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Germany in Brief

Slight upswing for SPD in poll ratings; spat over striptease strips center of funds; number of tourists in Germany sinks; European hostages moved from Algeria to Mali.


The number of visitors to Germany has dropped, especially in Saxony.

Slight upswing for SPD in poll ratings

Chancellor Schröder's party of Social Democrats has improved in its poll ratings for the first time in months. According to the "Politbarometer" poll conducted by ZDF public television, which was released on Friday, 32 percent of Germans would vote for SPD (up two points from last month), 46 percent for CDU/CSU (down one point) and the FDP would gain 6 percent of votes (no change) if a general election were to take place this Sunday. However, despite the slight upswing for the Social Democrats, the conservative opposition, together with the Free Democrats, would still have a clear majority in the German parliament. According to ZDF, the poll reflected, among others, voters' "long-time ties" to their various preferred parties as opposed to more short-term decisions.

Woman's center stripped of funds

The Berlin city government has cut the funding to a women's center after it was discovered it was offering striptease courses. The center, which receives some €60,000 a year in subsidies, was stripped of funds after officials found out about the course at the center's summer party. The striptease course has been running for over a year. A spokesperson for the Berlin's economics office said that it wanted to help women develop their professional working skills and did not want to assist them in learning to strip. According to striptease teacher Viola Voigt, the course is a "popular, modern and innovative programme" and pays for itself as it is not for free and does not therefore profit from public money. Voigt says the Berlin senate's demand to remove the course is unfair but claims she still has enough clients to continue with it elsewhere.

Number of tourists to Germany sinks

The number of guests in Germany's hotels and bed and breakfast accommodations has fallen. Some 32.7 million guests stayed the night in German hotels in May 2003, one percent less than in the same month the year before. The worst hit state was the eastern state of Saxony. Since June last year the tourist numbers in Germany have been continuously falling. "It would be a success for German tourism if we could keep up with last year's numbers," Christian Boergen, spokesman of the Federal Association of the German Tourism Industry said. Both the war in Iraq and Germany's sluggish economy were the main reasons for this year's bad start. In particular, tourists from the U.S. were avoiding Germany due to the transatlantic rift over military action in Iraq, Boergen said. In addition, the numbers of visitors from Japan had markedly dropped due to Japan's current economic crisis, while travel from China had been checked by the rapid spread of the respiratory virus SARS.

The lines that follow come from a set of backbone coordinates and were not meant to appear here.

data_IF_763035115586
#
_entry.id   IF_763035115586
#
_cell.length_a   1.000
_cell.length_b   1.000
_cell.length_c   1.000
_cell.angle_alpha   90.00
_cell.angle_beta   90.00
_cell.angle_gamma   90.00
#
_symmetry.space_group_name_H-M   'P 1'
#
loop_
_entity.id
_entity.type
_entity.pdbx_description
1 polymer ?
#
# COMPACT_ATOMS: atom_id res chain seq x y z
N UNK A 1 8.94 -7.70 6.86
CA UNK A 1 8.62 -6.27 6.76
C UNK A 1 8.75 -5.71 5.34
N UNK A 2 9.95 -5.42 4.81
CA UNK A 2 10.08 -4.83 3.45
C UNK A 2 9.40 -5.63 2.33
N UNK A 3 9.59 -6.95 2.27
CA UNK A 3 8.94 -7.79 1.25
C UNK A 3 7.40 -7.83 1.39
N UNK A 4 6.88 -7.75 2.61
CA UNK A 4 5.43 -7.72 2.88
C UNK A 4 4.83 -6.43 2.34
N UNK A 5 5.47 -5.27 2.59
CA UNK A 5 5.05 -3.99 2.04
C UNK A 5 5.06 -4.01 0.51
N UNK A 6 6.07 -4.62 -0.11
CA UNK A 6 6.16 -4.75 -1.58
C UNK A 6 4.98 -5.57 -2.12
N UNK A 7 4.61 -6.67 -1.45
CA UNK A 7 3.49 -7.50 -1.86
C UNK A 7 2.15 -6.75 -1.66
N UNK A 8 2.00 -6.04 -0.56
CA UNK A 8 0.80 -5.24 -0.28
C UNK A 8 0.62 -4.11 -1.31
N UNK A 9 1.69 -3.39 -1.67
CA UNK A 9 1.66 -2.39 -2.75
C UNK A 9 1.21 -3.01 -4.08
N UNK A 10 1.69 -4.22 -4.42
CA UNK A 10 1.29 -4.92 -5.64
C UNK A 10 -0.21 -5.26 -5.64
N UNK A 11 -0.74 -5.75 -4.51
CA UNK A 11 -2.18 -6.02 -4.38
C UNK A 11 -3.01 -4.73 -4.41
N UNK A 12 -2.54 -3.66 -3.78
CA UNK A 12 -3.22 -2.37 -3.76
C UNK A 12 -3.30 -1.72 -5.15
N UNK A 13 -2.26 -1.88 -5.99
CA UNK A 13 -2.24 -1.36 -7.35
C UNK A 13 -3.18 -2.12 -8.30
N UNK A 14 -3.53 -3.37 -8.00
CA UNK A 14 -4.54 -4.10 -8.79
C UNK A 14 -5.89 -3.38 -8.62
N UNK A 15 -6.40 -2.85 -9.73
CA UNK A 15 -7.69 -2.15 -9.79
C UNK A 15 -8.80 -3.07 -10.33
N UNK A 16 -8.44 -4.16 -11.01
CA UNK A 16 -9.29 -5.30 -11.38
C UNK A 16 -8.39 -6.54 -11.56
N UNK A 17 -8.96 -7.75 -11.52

European hostages moved from Algeria to Mali

According to ZDF television, the 15 European holidaymakers held hostage in the Sahara Desert are now in Mali, south of Algeria. The German officials are said to be in continuous contact with Mali's government. According to ZDF, there have been contacts between the Algerian government and the kidnappers but so far there has been no deal over a hoped-for imminent release. On Thursday, the Algerian newspaper El Watan reported that the 15 European holidaymakers -- ten Germans, four Swiss and a Dutch national -- who disappeared more than four months ago, could soon be released.

Ein einsamer Touristenführer in Algerien

The Algerian military had told the kidnappers they would be ensured safe conduct if they let the hostages go, the paper wrote. The kidnappers, who are thought to be members of a radical Islamic group, had apparently accepted the offer in return for further safety guarantees. However, neither the Algerian nor German authorities have confirmed the information. Another group of European holidaymakers kidnapped earlier this year was freed by the Algerian military in May.

Compiled with information from wire agencies.